Take that supply chain critics: Nintendo has busted out its Wii nunchuk controllers this holiday season and is beating down the world's recessionary evil-doers, proving once again that it is the superhero of Christmas sales.
The Nintendo Wii-nomenon is an Econ 101 study in basic supply and demand dynamics. It also shows that even the best supply chains and demand-planning applications (as well as the rosiest of forecasts) cannot account for product demand that defies all conventional indicators.
In August, 2008, I asked supply chain experts and videogame industry analysts if the fact that the Wii had been in chronic short supply since its 2006 launch was due to a flawed supply chain that couldn't keep up with demand or a shrewd marketing strategy perpetrated by Nintendo to artificially keep demand high.
Gaming experts and industry watchers offered both logical and conspiracy-type theories: a flawed Wii product price at the outset (at $250, many felt it was underpriced, which led to more demand); global currency rates (as in: it's less profitable to sell the Wii in the U.S. than it is in Europe and Japan, so keep Wiis away from the U.S.); and manufacturing planning that simply couldn't meet the known and very intense demand of the previous year.
As the global economy slid into recessionary times this fall, retailers' outlooks went from bad to worse, and all financial indicators (including consumer spending) pointed toward a shopping season to forget. With that in mind, I posed a follow-up question in October: Two years after the Wii's debut, could the annual shortage actually turn into a glut of Wii consoles on retailers' shelves?
After all, Nintendo promised to supply 50 percent more Wiis this season, and there was more consumer-spending unpredictability than good cheer in the air.
Michael Pachter, a research analyst at Wedbush Morgan who's an expert on the videogame industry, summed it up best: "Whether [Nintendo] satisfies demand is anyone's guess."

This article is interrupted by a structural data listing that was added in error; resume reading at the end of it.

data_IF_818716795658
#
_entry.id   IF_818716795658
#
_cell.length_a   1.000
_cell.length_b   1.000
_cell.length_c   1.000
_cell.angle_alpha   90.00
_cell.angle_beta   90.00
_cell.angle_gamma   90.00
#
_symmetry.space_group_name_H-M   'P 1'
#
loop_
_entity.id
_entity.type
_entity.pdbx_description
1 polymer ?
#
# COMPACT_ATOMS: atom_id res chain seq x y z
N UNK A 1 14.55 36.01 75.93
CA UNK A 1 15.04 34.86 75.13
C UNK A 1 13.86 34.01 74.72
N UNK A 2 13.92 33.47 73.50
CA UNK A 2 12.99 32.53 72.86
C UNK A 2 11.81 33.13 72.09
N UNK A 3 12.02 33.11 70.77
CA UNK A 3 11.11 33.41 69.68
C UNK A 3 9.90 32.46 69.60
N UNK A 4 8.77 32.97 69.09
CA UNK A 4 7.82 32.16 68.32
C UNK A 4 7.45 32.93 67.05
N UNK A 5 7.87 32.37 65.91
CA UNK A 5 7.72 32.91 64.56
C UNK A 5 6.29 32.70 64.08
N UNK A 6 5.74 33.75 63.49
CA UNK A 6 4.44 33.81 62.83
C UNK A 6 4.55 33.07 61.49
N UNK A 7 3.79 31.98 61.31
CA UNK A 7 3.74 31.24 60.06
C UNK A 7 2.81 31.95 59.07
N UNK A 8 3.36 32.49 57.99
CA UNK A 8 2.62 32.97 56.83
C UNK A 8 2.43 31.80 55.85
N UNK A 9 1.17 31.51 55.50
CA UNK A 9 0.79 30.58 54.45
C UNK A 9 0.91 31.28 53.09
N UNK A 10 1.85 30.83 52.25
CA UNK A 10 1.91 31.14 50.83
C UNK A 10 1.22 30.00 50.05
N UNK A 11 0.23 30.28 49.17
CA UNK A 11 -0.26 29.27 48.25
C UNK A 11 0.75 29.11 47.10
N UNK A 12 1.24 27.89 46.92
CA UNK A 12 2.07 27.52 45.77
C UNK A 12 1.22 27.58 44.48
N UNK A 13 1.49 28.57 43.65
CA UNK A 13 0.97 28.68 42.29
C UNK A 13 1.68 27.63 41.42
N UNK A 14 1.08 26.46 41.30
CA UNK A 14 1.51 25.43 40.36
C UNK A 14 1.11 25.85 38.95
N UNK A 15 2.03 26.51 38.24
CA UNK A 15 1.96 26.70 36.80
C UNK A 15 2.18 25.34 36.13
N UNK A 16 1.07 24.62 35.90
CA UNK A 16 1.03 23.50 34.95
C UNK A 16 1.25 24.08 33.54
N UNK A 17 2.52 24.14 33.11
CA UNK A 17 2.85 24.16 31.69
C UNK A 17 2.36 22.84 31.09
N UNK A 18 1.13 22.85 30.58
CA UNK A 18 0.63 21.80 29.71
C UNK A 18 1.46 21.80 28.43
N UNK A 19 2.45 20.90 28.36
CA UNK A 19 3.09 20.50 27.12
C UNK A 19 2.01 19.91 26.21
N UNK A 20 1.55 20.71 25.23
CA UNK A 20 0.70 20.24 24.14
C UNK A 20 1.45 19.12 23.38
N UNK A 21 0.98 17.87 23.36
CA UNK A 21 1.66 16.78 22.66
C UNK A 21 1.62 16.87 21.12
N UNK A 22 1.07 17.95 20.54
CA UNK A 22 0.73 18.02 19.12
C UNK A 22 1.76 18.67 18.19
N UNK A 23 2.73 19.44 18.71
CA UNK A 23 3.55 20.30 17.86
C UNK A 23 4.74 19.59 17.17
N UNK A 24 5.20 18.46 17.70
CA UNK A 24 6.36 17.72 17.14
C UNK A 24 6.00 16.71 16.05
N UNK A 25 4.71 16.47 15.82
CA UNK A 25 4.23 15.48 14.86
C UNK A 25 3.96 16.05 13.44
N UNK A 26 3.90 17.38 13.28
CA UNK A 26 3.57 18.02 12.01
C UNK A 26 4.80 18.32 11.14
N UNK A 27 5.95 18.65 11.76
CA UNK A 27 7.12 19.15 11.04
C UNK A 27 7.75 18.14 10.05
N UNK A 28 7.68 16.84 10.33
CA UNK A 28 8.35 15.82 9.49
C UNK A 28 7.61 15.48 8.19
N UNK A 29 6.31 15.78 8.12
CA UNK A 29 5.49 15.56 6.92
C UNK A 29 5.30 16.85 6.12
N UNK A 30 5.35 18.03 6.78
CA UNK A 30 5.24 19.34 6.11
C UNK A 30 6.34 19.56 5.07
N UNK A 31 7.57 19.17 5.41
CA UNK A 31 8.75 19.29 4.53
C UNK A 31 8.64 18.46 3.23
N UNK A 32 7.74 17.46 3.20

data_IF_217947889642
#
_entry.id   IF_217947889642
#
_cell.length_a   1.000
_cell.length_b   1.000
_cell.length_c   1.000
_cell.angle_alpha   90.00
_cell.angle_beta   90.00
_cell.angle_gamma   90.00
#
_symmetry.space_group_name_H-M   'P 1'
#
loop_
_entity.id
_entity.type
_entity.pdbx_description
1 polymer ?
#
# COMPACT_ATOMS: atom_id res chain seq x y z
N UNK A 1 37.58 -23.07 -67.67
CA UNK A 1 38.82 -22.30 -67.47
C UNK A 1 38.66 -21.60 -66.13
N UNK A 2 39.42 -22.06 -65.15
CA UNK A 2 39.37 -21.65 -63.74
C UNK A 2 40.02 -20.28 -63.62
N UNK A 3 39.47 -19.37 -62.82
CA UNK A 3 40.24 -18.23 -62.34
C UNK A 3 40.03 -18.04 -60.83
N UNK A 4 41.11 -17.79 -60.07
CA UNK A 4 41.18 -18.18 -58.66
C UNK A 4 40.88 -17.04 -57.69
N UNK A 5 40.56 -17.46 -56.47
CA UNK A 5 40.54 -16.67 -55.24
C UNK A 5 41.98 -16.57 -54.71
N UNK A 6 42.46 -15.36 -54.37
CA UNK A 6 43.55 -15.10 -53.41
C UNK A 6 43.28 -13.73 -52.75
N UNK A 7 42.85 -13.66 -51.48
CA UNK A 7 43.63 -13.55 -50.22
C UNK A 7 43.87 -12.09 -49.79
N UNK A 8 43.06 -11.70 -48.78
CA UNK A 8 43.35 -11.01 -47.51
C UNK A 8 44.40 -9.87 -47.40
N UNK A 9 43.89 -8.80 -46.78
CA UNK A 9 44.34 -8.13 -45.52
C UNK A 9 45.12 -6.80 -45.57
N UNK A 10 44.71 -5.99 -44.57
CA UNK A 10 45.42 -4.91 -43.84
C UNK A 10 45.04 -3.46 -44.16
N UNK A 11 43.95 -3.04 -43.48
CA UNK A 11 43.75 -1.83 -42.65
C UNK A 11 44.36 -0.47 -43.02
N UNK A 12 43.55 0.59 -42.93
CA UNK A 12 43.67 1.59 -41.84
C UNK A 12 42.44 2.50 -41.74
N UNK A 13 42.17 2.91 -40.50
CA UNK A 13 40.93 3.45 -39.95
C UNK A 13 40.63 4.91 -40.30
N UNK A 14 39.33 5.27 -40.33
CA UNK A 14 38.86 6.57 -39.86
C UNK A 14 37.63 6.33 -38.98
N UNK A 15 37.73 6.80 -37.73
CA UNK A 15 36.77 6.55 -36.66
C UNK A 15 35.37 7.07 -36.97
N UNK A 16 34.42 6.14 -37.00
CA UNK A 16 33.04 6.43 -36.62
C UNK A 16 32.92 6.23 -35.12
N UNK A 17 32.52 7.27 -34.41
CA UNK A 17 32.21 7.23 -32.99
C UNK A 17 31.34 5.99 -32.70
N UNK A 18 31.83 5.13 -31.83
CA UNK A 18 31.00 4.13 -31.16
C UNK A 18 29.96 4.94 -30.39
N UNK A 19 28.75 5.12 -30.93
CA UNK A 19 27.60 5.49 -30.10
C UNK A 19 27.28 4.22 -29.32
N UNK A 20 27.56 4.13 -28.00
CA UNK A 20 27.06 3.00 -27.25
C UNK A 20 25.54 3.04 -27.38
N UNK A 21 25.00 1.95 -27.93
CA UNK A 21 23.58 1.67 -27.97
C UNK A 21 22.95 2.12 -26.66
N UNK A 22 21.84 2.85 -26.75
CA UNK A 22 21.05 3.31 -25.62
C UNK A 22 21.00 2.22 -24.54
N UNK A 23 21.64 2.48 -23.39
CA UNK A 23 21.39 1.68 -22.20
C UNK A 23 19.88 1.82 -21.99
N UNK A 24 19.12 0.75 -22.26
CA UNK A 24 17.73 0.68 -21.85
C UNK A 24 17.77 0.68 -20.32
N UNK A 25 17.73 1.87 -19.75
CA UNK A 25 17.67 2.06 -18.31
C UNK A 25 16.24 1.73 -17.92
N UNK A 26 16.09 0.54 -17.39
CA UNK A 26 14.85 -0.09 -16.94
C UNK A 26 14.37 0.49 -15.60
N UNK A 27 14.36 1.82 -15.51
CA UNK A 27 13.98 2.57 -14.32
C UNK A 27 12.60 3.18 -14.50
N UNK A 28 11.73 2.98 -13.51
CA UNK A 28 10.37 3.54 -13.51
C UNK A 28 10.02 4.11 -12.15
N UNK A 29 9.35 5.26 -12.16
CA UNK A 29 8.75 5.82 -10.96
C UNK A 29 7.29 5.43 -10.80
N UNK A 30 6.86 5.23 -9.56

Publicly, Nintendo executives didn't appear to be fretting over an oversupply of Wiis. But they were not 100 percent sure of themselves, either. Nintendo America president Reggie Fils-Aime told Fortune in early October that while the videogame industry has historically "weathered recessionary times fairly well, if we get into unchartered territories with stocks coming severely down and unemployment spikes, then all bets are off."
In early December, Wal-Mart announced that it was unleashing "thousands" of Wii consoles via Walmart.com in an effort to satisfy annually frustrated shoppers. The move was curious: Was there an excess of Wiis on its store shelves already?
In fact, Nintendo sold more than 2 million Wii gaming consoles in November, which compared quite favorably to the 981,000 it sold in November 2007. The overall videogame industry recorded growth of 10 percent, according to NPD Group data.
So much for the glut.
When I interviewed Kevin O'Marah, chief strategist at AMR Research, for the October article, I asked him what was worse: to continually overestimate a product's demand or underestimate its demand, as Nintendo had done. "Overestimating demand is worse, because then you're stuck with junk you can't sell," O'Marah told me. "When you underestimate demand you just kick yourself for not getting all the money you could have gotten."
If that's truly the case, then once again it appears
Nintendo executives will have to start kicking themselves (with joy, I presume). Or perhaps they can work that into their Wii Fit step-aerobics workouts.
If they can find the necessary gear on store shelves, that is.
This story, "Wii Is the Superhero of Holiday Sales" was originally published by CIO.